Checking-In with GenNext: How the hospitality industry is being transformed
With increasing competition and an industry that took a hit during the recession, higher-end hotels and resorts are under constant pressure to offer guests an experience they not only remember, but one they feel caters to their every need. As economic forecasts strengthen, management has begun to focus on a group of travelers it sees as crucial to its near and long term growth– 18 to early 30-year-olds who are at the pulse of technology, social media and the “next big thing.”
According to American Express Business Insights, travel spending by this younger demographic rose 20 percent in 2010, making them the fastest-growing age segment, representing more than 200 billion in spending and roughly 25% of the U.S. population. Surpassing Baby Boomers, there are around 80 million GenNexters, comprising not only your future customers, but your current ones as well. With this next generation already a spending force, tourism, hotels and resorts that ignore these young travelers will be at a severe disadvantage.
So what is it, you may ask, that appeals to this group and what can you be doing to attract them? While the generation before was loyal to brands that were reliable and comfortable, today GenNext (also referred to as Generation Y or Millennials) are more attracted to what’s interesting and different. The more innovative your brand can be, the better.
An obvious fact about this group is their obsession with technology and the need to stay connected, anywhere, anytime. Free Wi-Fi is as necessary as the air they breathe. GenNext respects brands that know how they like to communicate, so help them connect with others, and in return they will spread the word about your brand. Knowing this, some hotels, such as The Plaza in New York, have gone as far as providing iPads in every hotel room, allowing guests to control the lighting, adjust the air-conditioning, order room service and read the morning paper.
And their need to stay connected doesn’t stop there. Unlike older travelers who often prefer solitude at the end of the day, their younger counterparts want to socialize, meet others like themselves and have variety in their entertainment. Offering hip hangouts or meet-up events will not only attract guests, but also city dwellers and other curious customers. The same goes for activities, restaurants and amenities offered. Millennials seek adventure in life and food. Branching out from the norm to include interesting dining options or offering services that fulfill their need for excitement will help appeal to this audience.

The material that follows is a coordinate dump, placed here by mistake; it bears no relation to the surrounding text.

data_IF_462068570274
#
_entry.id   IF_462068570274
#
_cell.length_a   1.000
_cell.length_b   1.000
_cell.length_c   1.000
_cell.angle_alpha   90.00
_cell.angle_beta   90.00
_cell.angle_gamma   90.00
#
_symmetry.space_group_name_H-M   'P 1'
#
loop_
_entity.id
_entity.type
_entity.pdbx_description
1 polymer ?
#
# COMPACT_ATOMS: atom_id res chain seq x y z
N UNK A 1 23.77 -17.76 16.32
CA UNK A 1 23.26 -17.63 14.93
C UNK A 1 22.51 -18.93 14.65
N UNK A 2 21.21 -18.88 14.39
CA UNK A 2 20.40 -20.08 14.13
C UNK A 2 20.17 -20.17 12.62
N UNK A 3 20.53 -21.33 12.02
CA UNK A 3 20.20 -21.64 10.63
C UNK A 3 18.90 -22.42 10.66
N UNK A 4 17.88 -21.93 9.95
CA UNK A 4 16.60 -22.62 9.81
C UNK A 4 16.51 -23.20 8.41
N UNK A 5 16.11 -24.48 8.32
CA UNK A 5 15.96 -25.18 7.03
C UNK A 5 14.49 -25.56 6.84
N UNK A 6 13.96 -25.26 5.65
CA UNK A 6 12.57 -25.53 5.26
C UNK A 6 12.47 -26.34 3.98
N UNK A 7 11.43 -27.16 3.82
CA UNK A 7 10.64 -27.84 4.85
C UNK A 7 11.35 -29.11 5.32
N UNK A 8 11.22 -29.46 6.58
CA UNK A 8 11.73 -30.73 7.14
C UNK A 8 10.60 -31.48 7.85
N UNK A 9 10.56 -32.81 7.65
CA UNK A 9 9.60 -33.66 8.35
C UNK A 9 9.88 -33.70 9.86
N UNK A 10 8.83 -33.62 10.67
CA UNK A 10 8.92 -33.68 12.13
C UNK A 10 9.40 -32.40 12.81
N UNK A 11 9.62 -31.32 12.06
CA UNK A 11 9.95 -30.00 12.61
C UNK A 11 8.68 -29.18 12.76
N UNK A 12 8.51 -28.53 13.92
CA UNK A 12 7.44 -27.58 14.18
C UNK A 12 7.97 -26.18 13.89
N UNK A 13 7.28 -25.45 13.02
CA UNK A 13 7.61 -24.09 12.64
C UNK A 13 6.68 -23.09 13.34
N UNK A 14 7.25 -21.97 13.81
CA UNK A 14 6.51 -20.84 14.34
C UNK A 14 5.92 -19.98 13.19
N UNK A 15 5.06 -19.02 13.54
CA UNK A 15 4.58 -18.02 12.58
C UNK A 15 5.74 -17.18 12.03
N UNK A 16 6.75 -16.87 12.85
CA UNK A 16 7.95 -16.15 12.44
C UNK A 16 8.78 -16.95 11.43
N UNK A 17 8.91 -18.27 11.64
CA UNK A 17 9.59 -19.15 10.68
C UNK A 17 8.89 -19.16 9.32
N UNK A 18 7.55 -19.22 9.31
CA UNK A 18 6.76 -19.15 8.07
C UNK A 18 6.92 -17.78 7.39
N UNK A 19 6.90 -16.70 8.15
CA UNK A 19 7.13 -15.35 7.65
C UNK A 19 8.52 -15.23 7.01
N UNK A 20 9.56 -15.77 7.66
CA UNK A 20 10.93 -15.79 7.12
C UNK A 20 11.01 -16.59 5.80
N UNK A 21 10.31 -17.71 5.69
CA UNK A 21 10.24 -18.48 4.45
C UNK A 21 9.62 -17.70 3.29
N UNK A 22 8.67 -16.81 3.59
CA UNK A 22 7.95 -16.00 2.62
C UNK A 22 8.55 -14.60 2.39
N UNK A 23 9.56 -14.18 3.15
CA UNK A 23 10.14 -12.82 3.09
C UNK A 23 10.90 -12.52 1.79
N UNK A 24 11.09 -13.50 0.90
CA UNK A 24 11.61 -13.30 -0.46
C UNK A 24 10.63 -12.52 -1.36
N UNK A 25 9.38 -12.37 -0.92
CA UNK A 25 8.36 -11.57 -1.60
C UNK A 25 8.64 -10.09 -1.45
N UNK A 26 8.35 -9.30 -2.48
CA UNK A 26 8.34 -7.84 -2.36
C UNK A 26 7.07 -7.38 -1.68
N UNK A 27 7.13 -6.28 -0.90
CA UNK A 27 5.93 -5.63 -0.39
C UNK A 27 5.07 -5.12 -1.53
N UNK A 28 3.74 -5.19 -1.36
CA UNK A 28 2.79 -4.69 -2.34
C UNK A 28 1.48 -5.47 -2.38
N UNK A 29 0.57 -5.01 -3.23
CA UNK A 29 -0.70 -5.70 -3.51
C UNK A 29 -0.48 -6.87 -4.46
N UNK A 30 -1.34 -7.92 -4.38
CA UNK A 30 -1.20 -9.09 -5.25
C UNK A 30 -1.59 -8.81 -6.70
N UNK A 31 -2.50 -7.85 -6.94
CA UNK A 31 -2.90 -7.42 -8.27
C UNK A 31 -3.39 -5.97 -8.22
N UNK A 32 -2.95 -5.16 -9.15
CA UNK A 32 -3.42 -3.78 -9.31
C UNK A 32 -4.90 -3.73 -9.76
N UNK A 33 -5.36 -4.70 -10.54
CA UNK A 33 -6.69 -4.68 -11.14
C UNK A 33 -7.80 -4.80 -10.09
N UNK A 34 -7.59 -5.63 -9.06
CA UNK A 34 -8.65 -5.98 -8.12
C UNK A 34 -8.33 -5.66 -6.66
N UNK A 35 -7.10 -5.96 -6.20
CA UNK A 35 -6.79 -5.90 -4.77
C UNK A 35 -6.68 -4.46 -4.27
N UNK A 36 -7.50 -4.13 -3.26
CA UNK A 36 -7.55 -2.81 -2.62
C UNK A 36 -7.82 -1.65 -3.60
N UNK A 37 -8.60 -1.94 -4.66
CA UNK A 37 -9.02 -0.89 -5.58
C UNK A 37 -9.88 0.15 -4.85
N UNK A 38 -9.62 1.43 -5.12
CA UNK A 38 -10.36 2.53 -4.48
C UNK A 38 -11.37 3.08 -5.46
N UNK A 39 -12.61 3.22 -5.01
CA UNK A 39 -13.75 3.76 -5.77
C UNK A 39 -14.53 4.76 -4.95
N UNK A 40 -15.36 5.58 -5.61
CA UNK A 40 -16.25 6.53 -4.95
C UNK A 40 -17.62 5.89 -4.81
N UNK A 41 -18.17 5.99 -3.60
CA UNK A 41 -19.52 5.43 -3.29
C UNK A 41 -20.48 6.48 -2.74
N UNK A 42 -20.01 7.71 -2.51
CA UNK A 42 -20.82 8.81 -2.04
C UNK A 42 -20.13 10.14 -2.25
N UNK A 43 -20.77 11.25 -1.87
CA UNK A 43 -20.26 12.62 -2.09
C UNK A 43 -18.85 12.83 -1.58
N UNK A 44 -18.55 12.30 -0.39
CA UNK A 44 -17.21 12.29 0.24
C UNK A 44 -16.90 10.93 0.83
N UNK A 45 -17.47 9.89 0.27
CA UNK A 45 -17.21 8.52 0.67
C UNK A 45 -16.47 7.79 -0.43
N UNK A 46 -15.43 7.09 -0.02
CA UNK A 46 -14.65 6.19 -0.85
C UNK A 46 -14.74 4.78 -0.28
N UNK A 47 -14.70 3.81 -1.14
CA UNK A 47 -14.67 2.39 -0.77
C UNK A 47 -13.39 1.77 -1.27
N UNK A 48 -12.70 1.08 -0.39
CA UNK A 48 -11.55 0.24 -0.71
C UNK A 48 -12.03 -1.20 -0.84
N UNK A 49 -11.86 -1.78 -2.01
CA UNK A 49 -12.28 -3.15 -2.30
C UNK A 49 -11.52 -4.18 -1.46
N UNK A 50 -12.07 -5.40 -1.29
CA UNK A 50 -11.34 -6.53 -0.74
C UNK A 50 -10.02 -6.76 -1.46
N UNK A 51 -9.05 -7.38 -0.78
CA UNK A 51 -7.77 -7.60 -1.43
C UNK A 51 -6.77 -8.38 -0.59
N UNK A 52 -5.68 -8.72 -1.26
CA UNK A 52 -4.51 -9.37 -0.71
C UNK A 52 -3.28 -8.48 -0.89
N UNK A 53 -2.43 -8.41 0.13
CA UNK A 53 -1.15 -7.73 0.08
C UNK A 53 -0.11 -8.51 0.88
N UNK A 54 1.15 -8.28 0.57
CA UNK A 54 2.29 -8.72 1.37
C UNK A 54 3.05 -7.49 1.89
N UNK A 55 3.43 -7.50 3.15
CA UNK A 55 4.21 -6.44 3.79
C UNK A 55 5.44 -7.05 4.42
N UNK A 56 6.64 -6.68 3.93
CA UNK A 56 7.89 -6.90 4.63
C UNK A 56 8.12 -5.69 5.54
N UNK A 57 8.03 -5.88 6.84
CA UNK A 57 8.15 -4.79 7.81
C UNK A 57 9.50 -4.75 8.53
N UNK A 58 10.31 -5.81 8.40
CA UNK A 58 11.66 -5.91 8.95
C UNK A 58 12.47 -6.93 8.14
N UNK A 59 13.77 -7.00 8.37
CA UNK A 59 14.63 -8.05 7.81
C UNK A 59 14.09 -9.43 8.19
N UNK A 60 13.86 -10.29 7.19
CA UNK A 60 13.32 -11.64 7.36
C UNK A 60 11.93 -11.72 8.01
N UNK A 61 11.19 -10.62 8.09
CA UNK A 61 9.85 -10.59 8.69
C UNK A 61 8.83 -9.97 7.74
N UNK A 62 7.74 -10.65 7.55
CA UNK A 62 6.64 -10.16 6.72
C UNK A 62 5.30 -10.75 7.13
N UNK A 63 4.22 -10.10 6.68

Healthy living is also a focus for these GenNexters, more so than older generations. But to this health-conscious group, healthy living takes on a broader meaning. Eating well is more than a diet; it’s a lifestyle. Therefore, having food options that align with how this generation views health, such as a juice and smoothie bar with all natural ingredients or offering local and raw foods choices is attractive to a crowd that values the origin of the ingredients when evaluating health foods, while older peers tend to focus on the nutrition label.
Furthermore, Millennials are 23% more likely to be committed to working out more than twice week, so making available new fitness classes and/or programs that promote balance and wellness can set your brand ahead of the curve. Nonetheless, if you are going to make a commitment to health, make sure this permeates throughout other aspects of your property, make it work well and own it before your competitors can.
While some may think this is all a passing fad, this generation has changed the way we think, do business and live our lives. They want to be social at night and wake up to an organic breakfast and hour long yoga session in the morning. As they get older, while the late evening socializing may die down, there will always be another group on their heels, eager and willing to find the next hot spot. The younger generation is beginning to shape how the older generation lives. They were the first to adopt iPods, iPads, Facebook, Twitter, etc. and now those unfamiliar scramble to catch up. In the hospitality industry, there is no time to play catch up. Be the first to know about the trends and most importantly, the first to own them – don’t wait until your competitor does something to implement it in your organization. Trends do come and go and you need to make sure you keep up with them.
Take a lesson from Kevin Costner on this one – “If you build it, they will come.” Provide a unique experience and these travelers will want to be there. But be warned, there is one caveat: it’s important to know what makes them tick. If you can’t think like them, find someone who can, before you threaten the reputation of your brand.